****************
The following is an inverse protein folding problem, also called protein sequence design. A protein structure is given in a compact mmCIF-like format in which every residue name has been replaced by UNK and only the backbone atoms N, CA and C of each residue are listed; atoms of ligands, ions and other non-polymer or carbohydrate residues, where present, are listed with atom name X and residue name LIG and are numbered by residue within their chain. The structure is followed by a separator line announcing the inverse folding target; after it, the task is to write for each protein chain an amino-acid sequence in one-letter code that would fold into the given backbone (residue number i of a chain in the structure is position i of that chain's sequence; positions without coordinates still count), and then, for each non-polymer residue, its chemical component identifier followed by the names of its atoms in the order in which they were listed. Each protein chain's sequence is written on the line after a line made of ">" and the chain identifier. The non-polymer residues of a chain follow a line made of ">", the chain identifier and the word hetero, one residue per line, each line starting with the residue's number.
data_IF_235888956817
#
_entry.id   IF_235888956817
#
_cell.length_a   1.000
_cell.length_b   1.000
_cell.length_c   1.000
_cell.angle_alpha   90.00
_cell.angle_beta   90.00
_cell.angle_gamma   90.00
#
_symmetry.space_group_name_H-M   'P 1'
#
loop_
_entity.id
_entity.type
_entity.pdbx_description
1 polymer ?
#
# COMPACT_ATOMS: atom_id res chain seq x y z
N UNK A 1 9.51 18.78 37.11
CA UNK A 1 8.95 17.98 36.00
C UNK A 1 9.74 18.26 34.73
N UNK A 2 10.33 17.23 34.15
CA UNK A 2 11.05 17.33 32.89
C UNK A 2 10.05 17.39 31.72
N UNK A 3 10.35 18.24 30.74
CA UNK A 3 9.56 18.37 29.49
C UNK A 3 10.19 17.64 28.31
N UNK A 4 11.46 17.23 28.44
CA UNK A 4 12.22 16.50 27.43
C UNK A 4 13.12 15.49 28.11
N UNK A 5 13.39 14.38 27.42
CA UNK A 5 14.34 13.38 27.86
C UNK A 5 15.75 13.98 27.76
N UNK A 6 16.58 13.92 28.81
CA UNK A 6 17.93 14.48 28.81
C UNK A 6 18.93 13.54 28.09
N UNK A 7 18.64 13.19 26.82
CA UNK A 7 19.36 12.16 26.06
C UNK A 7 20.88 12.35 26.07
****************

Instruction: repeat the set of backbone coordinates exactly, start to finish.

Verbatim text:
The following is an inverse protein folding problem, also called protein sequence design. A protein structure is given in a compact mmCIF-like format in which every residue name has been replaced by UNK and only the backbone atoms N, CA and C of each residue are listed; atoms of ligands, ions and other non-polymer or carbohydrate residues, where present, are listed with atom name X and residue name LIG and are numbered by residue within their chain. The structure is followed by a separator line announcing the inverse folding target; after it, the task is to write for each protein chain an amino-acid sequence in one-letter code that would fold into the given backbone (residue number i of a chain in the structure is position i of that chain's sequence; positions without coordinates still count), and then, for each non-polymer residue, its chemical component identifier followed by the names of its atoms in the order in which they were listed. Each protein chain's sequence is written on the line after a line made of ">" and the chain identifier. The non-polymer residues of a chain follow a line made of ">", the chain identifier and the word hetero, one residue per line, each line starting with the residue's number.
data_IF_235888956817
#
_entry.id   IF_235888956817
#
_cell.length_a   1.000
_cell.length_b   1.000
_cell.length_c   1.000
_cell.angle_alpha   90.00
_cell.angle_beta   90.00
_cell.angle_gamma   90.00
#
_symmetry.space_group_name_H-M   'P 1'
#
loop_
_entity.id
_entity.type
_entity.pdbx_description
1 polymer ?
#
# COMPACT_ATOMS: atom_id res chain seq x y z
N UNK A 1 9.51 18.78 37.11
CA UNK A 1 8.95 17.98 36.00
C UNK A 1 9.74 18.26 34.73
N UNK A 2 10.33 17.23 34.15
CA UNK A 2 11.05 17.33 32.89
C UNK A 2 10.05 17.39 31.72
N UNK A 3 10.35 18.24 30.74
CA UNK A 3 9.56 18.37 29.49
C UNK A 3 10.19 17.64 28.31
N UNK A 4 11.46 17.23 28.44
CA UNK A 4 12.22 16.50 27.43
C UNK A 4 13.12 15.49 28.11
N UNK A 5 13.39 14.38 27.42
CA UNK A 5 14.34 13.38 27.86
C UNK A 5 15.75 13.98 27.76
N UNK A 6 16.58 13.92 28.81
CA UNK A 6 17.93 14.48 28.81
C UNK A 6 18.93 13.54 28.09
N UNK A 7 18.64 13.19 26.82
CA UNK A 7 19.36 12.16 26.06
C UNK A 7 20.88 12.35 26.07